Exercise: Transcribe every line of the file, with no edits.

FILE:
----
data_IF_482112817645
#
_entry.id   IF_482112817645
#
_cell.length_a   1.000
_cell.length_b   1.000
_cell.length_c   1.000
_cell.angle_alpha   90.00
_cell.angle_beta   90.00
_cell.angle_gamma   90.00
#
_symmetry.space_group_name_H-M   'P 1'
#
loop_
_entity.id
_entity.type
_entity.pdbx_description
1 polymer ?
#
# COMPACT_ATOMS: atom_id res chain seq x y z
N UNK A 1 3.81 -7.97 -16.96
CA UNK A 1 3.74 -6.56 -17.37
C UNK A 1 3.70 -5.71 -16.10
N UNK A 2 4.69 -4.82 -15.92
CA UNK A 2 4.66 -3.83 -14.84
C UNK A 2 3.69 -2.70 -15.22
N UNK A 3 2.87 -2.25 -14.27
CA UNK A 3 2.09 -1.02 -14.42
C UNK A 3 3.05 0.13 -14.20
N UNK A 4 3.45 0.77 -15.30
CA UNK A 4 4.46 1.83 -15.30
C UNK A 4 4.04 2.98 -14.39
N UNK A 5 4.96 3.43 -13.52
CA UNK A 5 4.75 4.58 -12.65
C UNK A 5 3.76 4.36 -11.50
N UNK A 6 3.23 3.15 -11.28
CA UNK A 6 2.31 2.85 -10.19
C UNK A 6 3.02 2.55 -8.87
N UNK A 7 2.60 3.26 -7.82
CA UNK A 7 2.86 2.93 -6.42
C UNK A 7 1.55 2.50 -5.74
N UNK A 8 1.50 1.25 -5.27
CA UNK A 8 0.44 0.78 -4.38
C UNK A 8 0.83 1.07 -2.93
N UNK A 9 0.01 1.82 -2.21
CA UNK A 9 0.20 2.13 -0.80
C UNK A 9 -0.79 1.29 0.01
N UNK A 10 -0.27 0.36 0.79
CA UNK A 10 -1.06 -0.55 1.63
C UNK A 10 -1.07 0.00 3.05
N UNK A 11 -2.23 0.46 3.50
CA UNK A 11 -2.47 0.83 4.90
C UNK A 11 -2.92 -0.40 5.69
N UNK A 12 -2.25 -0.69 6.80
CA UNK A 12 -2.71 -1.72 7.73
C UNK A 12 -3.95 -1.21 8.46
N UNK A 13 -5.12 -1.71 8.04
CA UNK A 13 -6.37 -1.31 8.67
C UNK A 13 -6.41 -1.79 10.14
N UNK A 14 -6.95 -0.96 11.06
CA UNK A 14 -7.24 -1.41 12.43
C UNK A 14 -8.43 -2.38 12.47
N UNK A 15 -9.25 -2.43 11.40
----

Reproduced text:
data_IF_482112817645
#
_entry.id   IF_482112817645
#
_cell.length_a   1.000
_cell.length_b   1.000
_cell.length_c   1.000
_cell.angle_alpha   90.00
_cell.angle_beta   90.00
_cell.angle_gamma   90.00
#
_symmetry.space_group_name_H-M   'P 1'
#
loop_
_entity.id
_entity.type
_entity.pdbx_description
1 polymer ?
#
# COMPACT_ATOMS: atom_id res chain seq x y z
N UNK A 1 3.81 -7.97 -16.96
CA UNK A 1 3.74 -6.56 -17.37
C UNK A 1 3.70 -5.71 -16.10
N UNK A 2 4.69 -4.82 -15.92
CA UNK A 2 4.66 -3.83 -14.84
C UNK A 2 3.69 -2.70 -15.22
N UNK A 3 2.87 -2.25 -14.27
CA UNK A 3 2.09 -1.02 -14.42
C UNK A 3 3.05 0.13 -14.20
N UNK A 4 3.45 0.77 -15.30
CA UNK A 4 4.46 1.83 -15.30
C UNK A 4 4.04 2.98 -14.39
N UNK A 5 4.96 3.43 -13.52
CA UNK A 5 4.75 4.58 -12.65
C UNK A 5 3.76 4.36 -11.50
N UNK A 6 3.23 3.15 -11.28
CA UNK A 6 2.31 2.85 -10.19
C UNK A 6 3.02 2.55 -8.87
N UNK A 7 2.60 3.26 -7.82
CA UNK A 7 2.86 2.93 -6.42
C UNK A 7 1.55 2.50 -5.74
N UNK A 8 1.50 1.25 -5.27
CA UNK A 8 0.44 0.78 -4.38
C UNK A 8 0.83 1.07 -2.93
N UNK A 9 0.01 1.82 -2.21
CA UNK A 9 0.20 2.13 -0.80
C UNK A 9 -0.79 1.29 0.01
N UNK A 10 -0.27 0.36 0.79
CA UNK A 10 -1.06 -0.55 1.63
C UNK A 10 -1.07 0.00 3.05
N UNK A 11 -2.23 0.46 3.50
CA UNK A 11 -2.47 0.83 4.90
C UNK A 11 -2.92 -0.40 5.69
N UNK A 12 -2.25 -0.69 6.80
CA UNK A 12 -2.71 -1.72 7.73
C UNK A 12 -3.95 -1.21 8.46
N UNK A 13 -5.12 -1.71 8.04
CA UNK A 13 -6.37 -1.31 8.67
C UNK A 13 -6.41 -1.79 10.14
N UNK A 14 -6.95 -0.96 11.06
CA UNK A 14 -7.24 -1.41 12.43
C UNK A 14 -8.43 -2.38 12.47
N UNK A 15 -9.25 -2.43 11.40